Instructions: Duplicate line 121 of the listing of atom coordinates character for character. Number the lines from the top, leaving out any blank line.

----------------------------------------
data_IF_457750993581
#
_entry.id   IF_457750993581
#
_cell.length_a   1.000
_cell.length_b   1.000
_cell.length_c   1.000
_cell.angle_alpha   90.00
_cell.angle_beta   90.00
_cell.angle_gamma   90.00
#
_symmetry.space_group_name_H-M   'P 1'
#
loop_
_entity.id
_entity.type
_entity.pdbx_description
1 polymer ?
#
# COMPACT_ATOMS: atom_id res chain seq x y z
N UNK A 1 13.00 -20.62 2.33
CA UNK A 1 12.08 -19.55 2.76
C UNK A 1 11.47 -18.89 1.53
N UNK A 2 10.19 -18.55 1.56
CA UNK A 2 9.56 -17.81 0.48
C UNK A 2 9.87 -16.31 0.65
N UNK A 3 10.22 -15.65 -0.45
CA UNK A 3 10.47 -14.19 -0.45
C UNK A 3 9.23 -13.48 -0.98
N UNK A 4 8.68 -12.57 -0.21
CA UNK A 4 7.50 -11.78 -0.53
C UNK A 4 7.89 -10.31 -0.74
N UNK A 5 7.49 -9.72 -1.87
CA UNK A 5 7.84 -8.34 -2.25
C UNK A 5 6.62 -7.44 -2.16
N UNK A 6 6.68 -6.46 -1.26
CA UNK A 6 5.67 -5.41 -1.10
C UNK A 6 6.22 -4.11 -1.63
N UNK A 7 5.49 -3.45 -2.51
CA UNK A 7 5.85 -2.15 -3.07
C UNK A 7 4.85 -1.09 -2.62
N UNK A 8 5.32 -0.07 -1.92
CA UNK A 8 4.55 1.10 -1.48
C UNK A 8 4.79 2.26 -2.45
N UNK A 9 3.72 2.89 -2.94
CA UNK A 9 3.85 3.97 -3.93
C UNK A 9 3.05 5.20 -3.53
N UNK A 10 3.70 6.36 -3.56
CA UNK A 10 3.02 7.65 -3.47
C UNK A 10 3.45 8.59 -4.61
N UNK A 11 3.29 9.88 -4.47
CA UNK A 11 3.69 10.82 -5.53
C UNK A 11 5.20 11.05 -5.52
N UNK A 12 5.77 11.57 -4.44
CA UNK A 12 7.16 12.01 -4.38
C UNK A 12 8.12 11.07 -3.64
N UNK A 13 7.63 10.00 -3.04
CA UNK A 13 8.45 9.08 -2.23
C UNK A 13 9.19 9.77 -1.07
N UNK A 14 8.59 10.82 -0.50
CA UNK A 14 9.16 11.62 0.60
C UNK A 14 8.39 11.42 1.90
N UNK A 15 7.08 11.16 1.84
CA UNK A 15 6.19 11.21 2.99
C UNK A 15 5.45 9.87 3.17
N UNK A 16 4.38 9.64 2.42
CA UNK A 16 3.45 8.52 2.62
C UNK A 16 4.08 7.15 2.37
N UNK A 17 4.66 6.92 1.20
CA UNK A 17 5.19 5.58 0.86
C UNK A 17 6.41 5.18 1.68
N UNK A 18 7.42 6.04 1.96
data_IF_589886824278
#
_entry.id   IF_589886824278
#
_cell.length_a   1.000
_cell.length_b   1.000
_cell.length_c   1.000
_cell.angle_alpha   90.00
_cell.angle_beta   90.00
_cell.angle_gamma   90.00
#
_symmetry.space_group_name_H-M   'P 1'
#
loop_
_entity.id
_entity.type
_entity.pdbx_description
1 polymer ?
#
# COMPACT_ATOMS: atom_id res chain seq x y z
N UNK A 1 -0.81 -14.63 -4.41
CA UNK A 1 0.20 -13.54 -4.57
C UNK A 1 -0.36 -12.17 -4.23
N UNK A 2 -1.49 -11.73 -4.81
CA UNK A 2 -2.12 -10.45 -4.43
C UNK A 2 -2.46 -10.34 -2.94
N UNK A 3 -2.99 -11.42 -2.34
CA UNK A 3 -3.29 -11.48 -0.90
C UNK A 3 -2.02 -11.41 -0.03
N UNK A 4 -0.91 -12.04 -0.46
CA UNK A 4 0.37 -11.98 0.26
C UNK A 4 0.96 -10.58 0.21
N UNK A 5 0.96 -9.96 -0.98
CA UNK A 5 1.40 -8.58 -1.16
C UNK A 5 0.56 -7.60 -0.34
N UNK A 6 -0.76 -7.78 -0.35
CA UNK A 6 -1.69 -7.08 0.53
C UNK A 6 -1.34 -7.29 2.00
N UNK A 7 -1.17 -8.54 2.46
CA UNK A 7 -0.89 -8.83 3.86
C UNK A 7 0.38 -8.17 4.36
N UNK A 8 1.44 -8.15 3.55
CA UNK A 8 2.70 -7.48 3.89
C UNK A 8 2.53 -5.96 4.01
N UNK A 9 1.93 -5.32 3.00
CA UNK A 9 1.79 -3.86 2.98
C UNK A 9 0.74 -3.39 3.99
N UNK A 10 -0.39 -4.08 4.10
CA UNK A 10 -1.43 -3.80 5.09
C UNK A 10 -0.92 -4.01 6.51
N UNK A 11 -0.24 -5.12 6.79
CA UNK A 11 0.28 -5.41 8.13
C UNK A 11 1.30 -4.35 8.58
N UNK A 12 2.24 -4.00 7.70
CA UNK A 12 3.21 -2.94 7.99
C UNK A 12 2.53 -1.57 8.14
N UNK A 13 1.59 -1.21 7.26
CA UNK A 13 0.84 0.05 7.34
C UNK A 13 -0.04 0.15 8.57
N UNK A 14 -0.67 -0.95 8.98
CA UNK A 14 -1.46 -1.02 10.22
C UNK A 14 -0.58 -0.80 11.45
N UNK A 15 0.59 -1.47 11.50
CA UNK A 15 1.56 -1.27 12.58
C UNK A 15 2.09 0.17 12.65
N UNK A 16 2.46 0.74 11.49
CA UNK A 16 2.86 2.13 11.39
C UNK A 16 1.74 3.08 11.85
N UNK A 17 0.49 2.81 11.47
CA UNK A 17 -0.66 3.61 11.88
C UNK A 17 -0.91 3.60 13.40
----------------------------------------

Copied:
CA UNK A 10 -1.43 -3.80 5.09